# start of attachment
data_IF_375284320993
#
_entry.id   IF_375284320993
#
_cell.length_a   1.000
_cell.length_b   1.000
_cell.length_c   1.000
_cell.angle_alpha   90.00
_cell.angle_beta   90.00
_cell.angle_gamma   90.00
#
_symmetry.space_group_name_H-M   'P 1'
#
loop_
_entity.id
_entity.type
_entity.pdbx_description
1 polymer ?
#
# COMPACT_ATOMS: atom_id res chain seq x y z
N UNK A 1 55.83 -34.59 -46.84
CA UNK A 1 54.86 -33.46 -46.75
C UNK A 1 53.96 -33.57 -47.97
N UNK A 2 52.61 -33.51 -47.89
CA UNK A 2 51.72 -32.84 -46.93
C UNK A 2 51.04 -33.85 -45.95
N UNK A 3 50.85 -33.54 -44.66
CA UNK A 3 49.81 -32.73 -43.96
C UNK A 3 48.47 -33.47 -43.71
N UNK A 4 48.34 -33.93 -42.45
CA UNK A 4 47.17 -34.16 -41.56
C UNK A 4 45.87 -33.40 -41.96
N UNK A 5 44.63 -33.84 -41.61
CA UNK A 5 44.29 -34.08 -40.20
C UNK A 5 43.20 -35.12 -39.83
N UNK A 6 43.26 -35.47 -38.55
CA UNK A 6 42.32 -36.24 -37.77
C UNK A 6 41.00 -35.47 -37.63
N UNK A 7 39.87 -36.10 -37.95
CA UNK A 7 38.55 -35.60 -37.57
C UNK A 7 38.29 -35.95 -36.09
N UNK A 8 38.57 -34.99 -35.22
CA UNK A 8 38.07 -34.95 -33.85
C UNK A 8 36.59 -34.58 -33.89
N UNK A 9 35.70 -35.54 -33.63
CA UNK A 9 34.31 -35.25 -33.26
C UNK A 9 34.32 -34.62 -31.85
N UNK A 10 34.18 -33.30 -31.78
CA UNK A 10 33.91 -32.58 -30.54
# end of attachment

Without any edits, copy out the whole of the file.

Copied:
data_IF_375284320993
#
_entry.id   IF_375284320993
#
_cell.length_a   1.000
_cell.length_b   1.000
_cell.length_c   1.000
_cell.angle_alpha   90.00
_cell.angle_beta   90.00
_cell.angle_gamma   90.00
#
_symmetry.space_group_name_H-M   'P 1'
#
loop_
_entity.id
_entity.type
_entity.pdbx_description
1 polymer ?
#
# COMPACT_ATOMS: atom_id res chain seq x y z
N UNK A 1 55.83 -34.59 -46.84
CA UNK A 1 54.86 -33.46 -46.75
C UNK A 1 53.96 -33.57 -47.97
N UNK A 2 52.61 -33.51 -47.89
CA UNK A 2 51.72 -32.84 -46.93
C UNK A 2 51.04 -33.85 -45.95
N UNK A 3 50.85 -33.54 -44.66
CA UNK A 3 49.81 -32.73 -43.96
C UNK A 3 48.47 -33.47 -43.71
N UNK A 4 48.34 -33.93 -42.45
CA UNK A 4 47.17 -34.16 -41.56
C UNK A 4 45.87 -33.40 -41.96
N UNK A 5 44.63 -33.84 -41.61
CA UNK A 5 44.29 -34.08 -40.20
C UNK A 5 43.20 -35.12 -39.83
N UNK A 6 43.26 -35.47 -38.55
CA UNK A 6 42.32 -36.24 -37.77
C UNK A 6 41.00 -35.47 -37.63
N UNK A 7 39.87 -36.10 -37.95
CA UNK A 7 38.55 -35.60 -37.57
C UNK A 7 38.29 -35.95 -36.09
N UNK A 8 38.57 -34.99 -35.22
CA UNK A 8 38.07 -34.95 -33.85
C UNK A 8 36.59 -34.58 -33.89
N UNK A 9 35.70 -35.54 -33.63
CA UNK A 9 34.31 -35.25 -33.26
C UNK A 9 34.32 -34.62 -31.85
N UNK A 10 34.18 -33.30 -31.78
CA UNK A 10 33.91 -32.58 -30.54